A well-made and stylish short film, Moving On comes to us from director Nyasha Hatendi. Some films exist primarily to examine or evoke a specific feeling or emotion. In the case of Moving On it is the grief of losing a loved one.
The film’s plot concerns a man named Steve (played by Elvis Nolansco) waiting in a diner, alone with his grief after his father’s funeral. Eventually, a priest who has a bombshell to drop joins him. Steve’s grief is primarily portrayed by the ambient noise of the diner – the music, the TV, coughing from another customer) becoming oppressive and overbearing, the slightest noise exacerbating his grief.
Cinematographer Jason Oldak deserves praise. The cinematography is fantastic, immediately establishing how disconnected Steve feels from the world, as well as the dinginess but familiarity of the diner. Hatendi’s experience in the film industry is also evident in the quality of the direction. The camera often lingers on close-ups of the actors to allow them to really dig into what the characters are feeling. Nolansco is a great anchor for the film as Steve and Marianne Jean Baptiste and Chet Anekwe both give strong support in small but memorable roles.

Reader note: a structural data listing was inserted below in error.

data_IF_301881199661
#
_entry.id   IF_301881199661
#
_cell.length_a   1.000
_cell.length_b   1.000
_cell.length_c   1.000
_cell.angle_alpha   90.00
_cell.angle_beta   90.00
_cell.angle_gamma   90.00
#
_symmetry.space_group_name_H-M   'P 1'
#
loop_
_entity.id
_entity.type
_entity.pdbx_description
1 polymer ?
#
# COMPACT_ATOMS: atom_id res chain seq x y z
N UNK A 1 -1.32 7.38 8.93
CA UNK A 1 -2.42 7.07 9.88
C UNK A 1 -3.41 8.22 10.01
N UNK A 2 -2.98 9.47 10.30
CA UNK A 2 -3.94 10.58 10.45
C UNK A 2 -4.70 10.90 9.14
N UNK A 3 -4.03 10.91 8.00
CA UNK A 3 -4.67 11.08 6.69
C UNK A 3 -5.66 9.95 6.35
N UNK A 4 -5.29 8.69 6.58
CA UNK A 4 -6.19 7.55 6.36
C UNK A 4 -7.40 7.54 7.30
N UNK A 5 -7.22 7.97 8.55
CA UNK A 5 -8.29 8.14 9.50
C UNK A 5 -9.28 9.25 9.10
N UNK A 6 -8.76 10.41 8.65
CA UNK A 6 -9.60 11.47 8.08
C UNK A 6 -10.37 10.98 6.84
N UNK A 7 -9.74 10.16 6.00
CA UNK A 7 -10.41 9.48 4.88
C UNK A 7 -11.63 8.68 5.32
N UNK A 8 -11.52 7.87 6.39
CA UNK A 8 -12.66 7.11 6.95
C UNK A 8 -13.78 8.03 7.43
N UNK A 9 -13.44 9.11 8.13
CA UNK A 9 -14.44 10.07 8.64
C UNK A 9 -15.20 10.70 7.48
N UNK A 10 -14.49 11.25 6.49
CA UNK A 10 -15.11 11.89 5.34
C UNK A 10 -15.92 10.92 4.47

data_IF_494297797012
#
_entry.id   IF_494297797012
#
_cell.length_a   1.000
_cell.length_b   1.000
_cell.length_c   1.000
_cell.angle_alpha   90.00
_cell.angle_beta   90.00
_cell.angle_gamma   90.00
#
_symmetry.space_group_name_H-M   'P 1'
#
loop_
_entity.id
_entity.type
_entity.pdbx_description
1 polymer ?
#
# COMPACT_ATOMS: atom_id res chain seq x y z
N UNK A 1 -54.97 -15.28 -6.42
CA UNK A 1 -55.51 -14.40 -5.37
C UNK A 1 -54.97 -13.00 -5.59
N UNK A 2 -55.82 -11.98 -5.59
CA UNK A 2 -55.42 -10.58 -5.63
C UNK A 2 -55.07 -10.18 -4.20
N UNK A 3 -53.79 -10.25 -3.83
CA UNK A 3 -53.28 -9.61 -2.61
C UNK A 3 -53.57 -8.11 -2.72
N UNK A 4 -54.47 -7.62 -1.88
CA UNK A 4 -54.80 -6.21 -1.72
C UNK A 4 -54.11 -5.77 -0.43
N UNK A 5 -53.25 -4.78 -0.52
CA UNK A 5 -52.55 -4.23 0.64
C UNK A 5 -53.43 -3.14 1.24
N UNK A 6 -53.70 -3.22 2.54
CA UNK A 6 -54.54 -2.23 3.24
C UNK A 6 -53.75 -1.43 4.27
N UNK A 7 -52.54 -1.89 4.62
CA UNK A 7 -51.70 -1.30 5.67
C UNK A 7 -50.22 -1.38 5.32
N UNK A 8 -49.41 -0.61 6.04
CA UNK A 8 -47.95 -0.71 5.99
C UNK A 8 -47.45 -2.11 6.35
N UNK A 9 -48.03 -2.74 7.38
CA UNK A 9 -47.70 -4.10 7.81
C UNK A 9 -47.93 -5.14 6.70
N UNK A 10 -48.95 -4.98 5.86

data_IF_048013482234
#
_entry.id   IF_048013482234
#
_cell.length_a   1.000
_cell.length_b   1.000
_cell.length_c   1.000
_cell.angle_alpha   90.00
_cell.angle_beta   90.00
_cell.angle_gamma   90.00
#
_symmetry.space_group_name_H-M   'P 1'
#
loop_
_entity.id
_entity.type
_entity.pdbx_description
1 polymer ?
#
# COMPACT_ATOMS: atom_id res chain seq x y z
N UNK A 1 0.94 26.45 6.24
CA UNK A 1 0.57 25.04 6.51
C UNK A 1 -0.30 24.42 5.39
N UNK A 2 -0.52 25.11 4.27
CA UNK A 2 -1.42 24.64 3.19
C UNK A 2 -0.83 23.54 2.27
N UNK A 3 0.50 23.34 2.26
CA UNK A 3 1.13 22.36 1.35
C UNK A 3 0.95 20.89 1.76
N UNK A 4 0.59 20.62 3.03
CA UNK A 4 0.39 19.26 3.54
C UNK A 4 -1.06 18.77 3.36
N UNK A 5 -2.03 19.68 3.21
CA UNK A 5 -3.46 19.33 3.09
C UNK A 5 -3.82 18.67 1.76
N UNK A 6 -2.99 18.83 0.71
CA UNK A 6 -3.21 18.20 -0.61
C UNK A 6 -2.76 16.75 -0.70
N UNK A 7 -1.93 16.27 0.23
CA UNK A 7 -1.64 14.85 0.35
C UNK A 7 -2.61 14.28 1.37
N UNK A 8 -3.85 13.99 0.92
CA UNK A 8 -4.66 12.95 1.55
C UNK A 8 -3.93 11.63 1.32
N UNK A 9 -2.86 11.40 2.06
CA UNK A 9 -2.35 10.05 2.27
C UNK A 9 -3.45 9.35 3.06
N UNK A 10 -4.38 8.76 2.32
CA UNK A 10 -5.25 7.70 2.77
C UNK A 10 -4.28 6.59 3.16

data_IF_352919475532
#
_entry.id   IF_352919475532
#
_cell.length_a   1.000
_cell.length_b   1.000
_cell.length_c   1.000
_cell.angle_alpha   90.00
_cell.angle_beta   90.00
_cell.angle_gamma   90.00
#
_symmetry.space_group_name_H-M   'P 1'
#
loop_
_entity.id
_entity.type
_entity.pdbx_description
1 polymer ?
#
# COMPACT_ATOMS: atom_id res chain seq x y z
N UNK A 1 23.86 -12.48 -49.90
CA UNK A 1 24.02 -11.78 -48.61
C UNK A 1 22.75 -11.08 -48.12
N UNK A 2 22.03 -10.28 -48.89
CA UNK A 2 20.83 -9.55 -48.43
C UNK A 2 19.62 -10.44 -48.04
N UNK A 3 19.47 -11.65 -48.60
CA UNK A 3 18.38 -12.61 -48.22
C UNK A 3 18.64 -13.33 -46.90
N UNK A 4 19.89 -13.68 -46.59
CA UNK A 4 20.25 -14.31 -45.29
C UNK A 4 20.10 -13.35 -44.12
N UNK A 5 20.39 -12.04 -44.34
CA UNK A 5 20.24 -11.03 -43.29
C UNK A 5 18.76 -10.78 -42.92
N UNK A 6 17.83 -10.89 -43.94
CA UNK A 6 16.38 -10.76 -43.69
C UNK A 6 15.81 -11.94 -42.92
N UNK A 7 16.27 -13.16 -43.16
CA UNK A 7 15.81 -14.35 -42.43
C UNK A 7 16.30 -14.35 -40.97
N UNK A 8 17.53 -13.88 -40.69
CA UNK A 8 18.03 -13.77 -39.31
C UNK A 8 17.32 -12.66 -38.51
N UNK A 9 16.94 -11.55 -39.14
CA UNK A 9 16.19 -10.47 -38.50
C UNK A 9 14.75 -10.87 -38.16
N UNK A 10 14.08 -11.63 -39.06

Moving On has the air of a story that is both very personal and at the same time very relatable, as most of us have lost someone important to us. It is a visually memorable and emotionally resonate film that is sure to stick with the viewer for quite some time.
'Moving On' was a film in consideration for Short Focus Film Festival 2019.